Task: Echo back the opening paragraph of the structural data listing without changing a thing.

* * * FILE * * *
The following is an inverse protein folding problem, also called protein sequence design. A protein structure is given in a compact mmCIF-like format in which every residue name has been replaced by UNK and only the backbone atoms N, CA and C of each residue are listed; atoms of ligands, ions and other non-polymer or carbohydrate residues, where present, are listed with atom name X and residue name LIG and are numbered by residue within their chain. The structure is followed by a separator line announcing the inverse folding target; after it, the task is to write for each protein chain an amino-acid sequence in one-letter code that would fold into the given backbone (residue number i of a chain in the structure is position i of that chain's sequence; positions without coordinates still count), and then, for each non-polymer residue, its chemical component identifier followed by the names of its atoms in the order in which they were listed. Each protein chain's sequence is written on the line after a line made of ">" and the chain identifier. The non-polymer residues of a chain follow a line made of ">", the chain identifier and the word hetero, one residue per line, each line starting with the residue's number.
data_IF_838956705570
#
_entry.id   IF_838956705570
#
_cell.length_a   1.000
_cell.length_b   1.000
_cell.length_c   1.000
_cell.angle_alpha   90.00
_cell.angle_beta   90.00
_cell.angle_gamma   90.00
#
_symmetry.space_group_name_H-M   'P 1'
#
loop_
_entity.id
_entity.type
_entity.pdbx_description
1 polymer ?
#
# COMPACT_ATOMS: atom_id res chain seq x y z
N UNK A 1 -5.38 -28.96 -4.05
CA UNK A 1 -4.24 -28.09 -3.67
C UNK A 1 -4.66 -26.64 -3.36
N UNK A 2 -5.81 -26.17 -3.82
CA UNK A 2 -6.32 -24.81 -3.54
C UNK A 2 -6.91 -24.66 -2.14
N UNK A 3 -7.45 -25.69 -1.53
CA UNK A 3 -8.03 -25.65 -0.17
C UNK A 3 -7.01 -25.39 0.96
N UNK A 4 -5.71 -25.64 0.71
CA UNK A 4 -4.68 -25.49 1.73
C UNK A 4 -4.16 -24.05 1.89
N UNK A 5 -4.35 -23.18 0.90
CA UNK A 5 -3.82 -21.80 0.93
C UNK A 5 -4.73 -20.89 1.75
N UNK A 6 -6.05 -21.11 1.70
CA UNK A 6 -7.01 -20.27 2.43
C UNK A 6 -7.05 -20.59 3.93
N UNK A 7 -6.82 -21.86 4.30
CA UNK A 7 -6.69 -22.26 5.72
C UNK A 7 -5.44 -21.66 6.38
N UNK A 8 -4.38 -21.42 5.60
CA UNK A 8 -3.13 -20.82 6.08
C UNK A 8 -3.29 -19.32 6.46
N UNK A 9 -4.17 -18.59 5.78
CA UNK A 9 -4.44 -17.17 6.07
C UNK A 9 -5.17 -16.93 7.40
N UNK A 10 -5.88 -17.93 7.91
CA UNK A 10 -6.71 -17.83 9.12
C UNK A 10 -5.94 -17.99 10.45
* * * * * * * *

The following is an inverse protein folding problem, also called protein sequence design. A protein structure is given in a compact mmCIF-like format in which every residue name has been replaced by UNK and only the backbone atoms N, CA and C of each residue are listed; atoms of ligands, ions and other non-polymer or carbohydrate residues, where present, are listed with atom name X and residue name LIG and are numbered by residue within their chain. The structure is followed by a separator line announcing the inverse folding target; after it, the task is to write for each protein chain an amino-acid sequence in one-letter code that would fold into the given backbone (residue number i of a chain in the structure is position i of that chain's sequence; positions without coordinates still count), and then, for each non-polymer residue, its chemical component identifier followed by the names of its atoms in the order in which they were listed. Each protein chain's sequence is written on the line after a line made of ">" and the chain identifier. The non-polymer residues of a chain follow a line made of ">", the chain identifier and the word hetero, one residue per line, each line starting with the residue's number.